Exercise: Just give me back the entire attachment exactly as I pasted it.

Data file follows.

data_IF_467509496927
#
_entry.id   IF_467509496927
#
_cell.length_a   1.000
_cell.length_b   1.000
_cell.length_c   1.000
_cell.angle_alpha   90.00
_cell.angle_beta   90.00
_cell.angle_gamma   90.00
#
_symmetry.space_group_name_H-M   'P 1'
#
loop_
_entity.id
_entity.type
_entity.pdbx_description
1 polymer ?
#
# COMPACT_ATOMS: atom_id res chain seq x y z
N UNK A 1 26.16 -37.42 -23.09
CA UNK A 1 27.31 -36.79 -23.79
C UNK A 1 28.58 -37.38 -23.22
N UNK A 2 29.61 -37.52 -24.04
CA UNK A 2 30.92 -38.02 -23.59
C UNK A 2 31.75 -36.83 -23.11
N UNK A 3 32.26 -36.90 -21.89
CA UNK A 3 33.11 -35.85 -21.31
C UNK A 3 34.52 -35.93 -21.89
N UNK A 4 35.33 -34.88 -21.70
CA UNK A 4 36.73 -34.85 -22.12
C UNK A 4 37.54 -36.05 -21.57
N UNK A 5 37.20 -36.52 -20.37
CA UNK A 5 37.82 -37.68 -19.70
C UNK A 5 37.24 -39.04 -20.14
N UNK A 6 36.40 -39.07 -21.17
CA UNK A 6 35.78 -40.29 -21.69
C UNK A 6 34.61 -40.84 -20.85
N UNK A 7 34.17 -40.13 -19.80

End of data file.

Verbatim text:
data_IF_467509496927
#
_entry.id   IF_467509496927
#
_cell.length_a   1.000
_cell.length_b   1.000
_cell.length_c   1.000
_cell.angle_alpha   90.00
_cell.angle_beta   90.00
_cell.angle_gamma   90.00
#
_symmetry.space_group_name_H-M   'P 1'
#
loop_
_entity.id
_entity.type
_entity.pdbx_description
1 polymer ?
#
# COMPACT_ATOMS: atom_id res chain seq x y z
N UNK A 1 26.16 -37.42 -23.09
CA UNK A 1 27.31 -36.79 -23.79
C UNK A 1 28.58 -37.38 -23.22
N UNK A 2 29.61 -37.52 -24.04
CA UNK A 2 30.92 -38.02 -23.59
C UNK A 2 31.75 -36.83 -23.11
N UNK A 3 32.26 -36.90 -21.89
CA UNK A 3 33.11 -35.85 -21.31
C UNK A 3 34.52 -35.93 -21.89
N UNK A 4 35.33 -34.88 -21.70
CA UNK A 4 36.73 -34.85 -22.12
C UNK A 4 37.54 -36.05 -21.57
N UNK A 5 37.20 -36.52 -20.37
CA UNK A 5 37.82 -37.68 -19.70
C UNK A 5 37.24 -39.04 -20.14
N UNK A 6 36.40 -39.07 -21.17
CA UNK A 6 35.78 -40.29 -21.69
C UNK A 6 34.61 -40.84 -20.85
N UNK A 7 34.17 -40.13 -19.80